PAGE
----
This time next week, deo volente, we will be celebrating the marriage of Elisabeth and Rob.   I, having very few duties, am drowning in lists.   When I start having lists of the lists, it’s a problem.   But items are slowly getting knocked off the lists…    I think we might just make it, and have a happy day.

I probably won’t talk to you next Sunday!


When I was a young girl in Banffshire, we lived in  a house whose rear windows backed on to an ancient cemetery, where I would wander and wonder at grave  stones which went back to 1600.   Some might be graced with images of  skull and crossbones, with the ominous injunction, always heard by me in deep tones of gloomy warning, Prepare to Meet Thy God.   I always found it a quiet, reflective and comfortable place.

This week I went with John to look  at some of the art on display in Ditchling, and wandered through the village cemetery.   It was sunny, and I sat on one gravestone which was table fashioned, with my feet on another and reflected that I still feel very comfortable in the quietness of cemeteries.    The lichen covered stone was warm beneath me, a blackbird sang from a tree in the corner, and when we walked later, we discovered a lovely pond hidden by the edge of the  graveyard.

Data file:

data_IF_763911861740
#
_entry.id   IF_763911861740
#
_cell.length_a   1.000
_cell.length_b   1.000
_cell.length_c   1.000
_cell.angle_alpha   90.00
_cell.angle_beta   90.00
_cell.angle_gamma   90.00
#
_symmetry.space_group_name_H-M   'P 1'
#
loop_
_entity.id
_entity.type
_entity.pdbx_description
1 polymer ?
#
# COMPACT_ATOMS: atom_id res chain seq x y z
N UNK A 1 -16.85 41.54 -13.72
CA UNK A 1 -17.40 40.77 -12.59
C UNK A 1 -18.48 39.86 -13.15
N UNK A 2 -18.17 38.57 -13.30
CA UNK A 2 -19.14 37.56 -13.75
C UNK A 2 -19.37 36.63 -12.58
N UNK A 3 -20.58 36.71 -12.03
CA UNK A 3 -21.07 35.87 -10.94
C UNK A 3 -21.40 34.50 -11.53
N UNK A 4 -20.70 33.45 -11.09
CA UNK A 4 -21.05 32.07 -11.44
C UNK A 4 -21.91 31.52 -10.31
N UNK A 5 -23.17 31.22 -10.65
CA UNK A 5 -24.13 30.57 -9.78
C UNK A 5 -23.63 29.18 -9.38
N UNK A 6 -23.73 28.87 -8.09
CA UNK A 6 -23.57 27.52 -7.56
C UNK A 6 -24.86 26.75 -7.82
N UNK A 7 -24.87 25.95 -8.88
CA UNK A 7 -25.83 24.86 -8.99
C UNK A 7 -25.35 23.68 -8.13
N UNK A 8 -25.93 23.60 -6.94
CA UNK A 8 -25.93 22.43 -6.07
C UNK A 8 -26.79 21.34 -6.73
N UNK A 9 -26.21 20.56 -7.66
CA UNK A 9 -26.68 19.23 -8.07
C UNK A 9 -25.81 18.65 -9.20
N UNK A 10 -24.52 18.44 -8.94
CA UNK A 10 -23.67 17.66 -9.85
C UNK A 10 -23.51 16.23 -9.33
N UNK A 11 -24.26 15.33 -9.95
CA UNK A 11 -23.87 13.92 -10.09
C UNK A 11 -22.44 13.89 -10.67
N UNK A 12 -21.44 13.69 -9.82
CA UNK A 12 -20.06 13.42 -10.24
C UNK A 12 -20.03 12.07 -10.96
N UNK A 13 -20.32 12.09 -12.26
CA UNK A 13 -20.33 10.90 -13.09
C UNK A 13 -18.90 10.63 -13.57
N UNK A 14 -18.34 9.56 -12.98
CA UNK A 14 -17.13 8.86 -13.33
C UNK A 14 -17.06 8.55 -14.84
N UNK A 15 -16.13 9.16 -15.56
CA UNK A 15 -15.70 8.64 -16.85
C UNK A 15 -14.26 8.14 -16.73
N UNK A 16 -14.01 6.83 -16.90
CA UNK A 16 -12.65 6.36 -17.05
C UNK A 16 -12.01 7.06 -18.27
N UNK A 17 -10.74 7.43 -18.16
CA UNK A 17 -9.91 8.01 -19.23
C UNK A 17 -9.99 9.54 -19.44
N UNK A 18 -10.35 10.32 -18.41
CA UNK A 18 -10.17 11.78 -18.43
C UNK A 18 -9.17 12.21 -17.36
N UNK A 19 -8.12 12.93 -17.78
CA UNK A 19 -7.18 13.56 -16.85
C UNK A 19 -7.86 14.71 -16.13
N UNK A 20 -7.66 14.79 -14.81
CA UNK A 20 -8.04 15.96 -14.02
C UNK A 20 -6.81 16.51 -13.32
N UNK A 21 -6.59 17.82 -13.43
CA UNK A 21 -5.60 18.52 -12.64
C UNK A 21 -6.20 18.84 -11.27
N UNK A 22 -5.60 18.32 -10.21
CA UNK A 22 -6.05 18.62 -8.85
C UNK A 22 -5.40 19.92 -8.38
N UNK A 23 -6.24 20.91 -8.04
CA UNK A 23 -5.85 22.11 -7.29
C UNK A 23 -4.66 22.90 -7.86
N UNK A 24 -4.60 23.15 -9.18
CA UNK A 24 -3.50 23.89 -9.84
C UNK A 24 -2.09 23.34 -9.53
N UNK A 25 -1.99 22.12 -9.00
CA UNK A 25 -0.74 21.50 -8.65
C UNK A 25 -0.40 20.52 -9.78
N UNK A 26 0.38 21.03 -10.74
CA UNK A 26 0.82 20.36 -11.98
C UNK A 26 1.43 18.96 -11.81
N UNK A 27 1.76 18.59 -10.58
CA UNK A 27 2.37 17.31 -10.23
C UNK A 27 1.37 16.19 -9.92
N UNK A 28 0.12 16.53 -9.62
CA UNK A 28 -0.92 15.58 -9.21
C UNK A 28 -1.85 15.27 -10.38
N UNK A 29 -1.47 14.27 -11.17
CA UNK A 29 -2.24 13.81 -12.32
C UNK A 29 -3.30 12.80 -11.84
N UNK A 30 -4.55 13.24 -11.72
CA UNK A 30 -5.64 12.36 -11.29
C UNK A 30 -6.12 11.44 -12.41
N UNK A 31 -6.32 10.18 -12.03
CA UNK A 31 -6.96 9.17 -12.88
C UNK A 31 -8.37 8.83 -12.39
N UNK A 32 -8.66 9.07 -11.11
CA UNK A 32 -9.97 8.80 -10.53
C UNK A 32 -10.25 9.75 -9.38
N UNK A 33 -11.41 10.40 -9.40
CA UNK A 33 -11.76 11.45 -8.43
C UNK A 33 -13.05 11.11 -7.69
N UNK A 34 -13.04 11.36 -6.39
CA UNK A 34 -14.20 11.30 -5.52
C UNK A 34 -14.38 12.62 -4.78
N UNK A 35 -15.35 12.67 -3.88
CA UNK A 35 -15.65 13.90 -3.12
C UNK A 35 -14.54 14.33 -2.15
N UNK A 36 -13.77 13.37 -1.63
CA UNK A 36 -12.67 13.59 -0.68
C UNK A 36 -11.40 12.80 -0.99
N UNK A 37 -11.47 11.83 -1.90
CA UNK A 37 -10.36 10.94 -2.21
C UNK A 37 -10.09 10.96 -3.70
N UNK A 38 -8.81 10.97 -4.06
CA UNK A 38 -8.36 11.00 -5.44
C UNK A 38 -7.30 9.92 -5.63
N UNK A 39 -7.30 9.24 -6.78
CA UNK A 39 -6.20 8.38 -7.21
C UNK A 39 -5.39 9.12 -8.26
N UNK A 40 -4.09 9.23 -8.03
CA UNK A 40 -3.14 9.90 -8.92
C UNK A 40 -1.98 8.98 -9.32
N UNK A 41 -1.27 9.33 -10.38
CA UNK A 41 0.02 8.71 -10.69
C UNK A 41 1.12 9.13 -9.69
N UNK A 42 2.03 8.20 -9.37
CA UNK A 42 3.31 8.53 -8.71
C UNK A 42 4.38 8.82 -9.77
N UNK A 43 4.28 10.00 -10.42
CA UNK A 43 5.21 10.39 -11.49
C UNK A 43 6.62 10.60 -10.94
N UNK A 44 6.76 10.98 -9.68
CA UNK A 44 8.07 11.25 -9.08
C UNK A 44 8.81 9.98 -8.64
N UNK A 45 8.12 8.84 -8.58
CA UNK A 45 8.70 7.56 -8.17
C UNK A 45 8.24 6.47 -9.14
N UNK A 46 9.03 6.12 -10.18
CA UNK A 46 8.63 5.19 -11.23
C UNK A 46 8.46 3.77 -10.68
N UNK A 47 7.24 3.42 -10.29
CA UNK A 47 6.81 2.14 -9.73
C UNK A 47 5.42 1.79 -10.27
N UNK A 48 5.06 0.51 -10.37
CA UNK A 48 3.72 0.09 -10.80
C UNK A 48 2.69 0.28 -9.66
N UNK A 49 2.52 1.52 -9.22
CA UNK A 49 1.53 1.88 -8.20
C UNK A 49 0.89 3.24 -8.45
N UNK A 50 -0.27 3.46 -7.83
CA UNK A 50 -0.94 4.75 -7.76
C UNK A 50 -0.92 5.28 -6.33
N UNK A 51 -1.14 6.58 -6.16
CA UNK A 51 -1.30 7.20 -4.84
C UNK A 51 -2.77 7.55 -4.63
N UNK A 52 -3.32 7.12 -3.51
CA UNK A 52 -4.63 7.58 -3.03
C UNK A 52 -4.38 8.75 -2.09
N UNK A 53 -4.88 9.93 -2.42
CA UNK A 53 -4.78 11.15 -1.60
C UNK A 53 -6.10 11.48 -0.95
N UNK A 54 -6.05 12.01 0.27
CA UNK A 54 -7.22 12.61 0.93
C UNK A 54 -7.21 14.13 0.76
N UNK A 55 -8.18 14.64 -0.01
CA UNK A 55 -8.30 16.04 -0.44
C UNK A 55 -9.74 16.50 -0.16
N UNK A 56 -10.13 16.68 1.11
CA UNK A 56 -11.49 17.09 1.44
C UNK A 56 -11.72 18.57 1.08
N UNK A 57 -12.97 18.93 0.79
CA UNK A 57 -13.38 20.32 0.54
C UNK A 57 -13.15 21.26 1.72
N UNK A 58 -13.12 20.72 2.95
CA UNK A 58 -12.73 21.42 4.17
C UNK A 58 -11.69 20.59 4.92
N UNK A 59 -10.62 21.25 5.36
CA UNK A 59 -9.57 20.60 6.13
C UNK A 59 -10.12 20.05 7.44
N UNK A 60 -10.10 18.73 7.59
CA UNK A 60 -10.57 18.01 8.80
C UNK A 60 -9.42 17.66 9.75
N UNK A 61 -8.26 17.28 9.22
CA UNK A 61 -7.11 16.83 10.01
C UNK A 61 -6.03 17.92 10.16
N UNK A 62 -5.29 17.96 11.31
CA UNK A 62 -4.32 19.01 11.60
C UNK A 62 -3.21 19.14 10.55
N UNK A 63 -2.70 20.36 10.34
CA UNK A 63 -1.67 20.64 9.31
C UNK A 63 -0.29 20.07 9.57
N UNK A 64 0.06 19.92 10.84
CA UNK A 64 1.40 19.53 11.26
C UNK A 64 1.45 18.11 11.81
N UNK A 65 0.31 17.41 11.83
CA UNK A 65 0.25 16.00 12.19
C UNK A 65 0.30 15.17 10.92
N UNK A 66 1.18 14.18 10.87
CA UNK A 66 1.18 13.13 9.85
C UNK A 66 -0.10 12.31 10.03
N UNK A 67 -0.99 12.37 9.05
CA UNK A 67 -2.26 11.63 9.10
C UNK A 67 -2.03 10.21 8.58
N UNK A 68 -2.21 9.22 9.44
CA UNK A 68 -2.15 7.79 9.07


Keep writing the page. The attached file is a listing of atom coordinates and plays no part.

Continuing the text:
John thought to sit on a gravestone might be disrespectful to the dead, but I felt surrounded by peace and calm.   When I left, I bowed my head.   May they rest in the peace I felt among them.


My usual easy of flow of writing seems to have deserted me, temporarily, I hope; so I will offer a reminder of an incomparable writer, in the complex but lovely sonnet below.   (Of course I do not need to record that t he writer is William Shakespeare.)

Sonnet 116.

Let me not to the marriage of true minds

Admit impediments.   Love is not love

Which alters when it alteration finds,

Or bends with the remover to remove:

O no!  It is an ever fixed mark

That looks on tempests and is never shaken;

It is the star to every wandering bark,

Whose worth’s unknown, although his height be taken.

Love’s not Time’s fool, though rosy lips and cheeks

Within his bending sickle come:

Love alters not with his brief hours and weeks,

But bears it out even to the  edge of doom.

If this be error and upon me proved,

I never writ, nor no man ever loved.